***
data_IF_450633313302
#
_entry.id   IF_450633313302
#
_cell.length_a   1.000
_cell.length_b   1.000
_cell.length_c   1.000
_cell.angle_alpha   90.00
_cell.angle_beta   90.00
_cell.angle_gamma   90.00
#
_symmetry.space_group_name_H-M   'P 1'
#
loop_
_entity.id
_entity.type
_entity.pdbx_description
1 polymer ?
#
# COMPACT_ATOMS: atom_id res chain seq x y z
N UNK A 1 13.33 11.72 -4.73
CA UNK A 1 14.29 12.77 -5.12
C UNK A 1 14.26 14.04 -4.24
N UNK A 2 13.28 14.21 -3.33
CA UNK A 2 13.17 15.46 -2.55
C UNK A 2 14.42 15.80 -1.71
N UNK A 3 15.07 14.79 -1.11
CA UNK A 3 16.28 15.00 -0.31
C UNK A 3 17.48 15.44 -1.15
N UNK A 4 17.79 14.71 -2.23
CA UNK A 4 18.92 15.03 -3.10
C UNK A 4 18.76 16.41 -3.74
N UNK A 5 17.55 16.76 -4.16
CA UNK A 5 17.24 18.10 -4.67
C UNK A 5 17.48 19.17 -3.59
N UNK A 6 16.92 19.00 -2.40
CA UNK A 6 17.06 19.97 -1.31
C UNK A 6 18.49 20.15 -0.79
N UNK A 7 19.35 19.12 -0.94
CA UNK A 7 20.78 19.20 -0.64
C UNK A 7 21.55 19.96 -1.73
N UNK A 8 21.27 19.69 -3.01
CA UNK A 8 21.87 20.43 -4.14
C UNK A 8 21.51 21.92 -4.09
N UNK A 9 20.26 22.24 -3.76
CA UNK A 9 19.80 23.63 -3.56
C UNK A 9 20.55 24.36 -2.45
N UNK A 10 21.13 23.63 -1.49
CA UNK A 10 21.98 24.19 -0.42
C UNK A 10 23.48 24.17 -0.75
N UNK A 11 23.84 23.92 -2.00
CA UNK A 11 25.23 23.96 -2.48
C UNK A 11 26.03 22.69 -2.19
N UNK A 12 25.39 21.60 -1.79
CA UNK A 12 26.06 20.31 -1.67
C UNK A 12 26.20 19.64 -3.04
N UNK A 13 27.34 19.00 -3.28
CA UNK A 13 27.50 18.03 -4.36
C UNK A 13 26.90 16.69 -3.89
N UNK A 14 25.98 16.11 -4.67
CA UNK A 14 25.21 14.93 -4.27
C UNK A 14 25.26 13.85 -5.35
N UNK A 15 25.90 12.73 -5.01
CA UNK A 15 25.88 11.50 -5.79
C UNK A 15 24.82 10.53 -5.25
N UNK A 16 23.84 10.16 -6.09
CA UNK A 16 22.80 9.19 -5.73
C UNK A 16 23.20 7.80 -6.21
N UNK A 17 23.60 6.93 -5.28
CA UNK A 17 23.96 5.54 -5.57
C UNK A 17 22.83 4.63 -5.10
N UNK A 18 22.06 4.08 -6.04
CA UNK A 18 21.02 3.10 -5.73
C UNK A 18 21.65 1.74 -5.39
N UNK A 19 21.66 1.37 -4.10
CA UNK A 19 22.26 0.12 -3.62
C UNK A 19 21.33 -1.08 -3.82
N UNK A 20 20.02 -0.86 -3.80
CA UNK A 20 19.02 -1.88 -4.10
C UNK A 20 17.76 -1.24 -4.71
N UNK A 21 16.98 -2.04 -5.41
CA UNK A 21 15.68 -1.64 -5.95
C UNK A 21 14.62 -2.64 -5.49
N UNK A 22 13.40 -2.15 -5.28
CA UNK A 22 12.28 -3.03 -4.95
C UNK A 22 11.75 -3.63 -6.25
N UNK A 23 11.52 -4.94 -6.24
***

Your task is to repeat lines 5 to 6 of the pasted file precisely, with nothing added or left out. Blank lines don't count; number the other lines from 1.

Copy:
_cell.length_a   1.000
_cell.length_b   1.000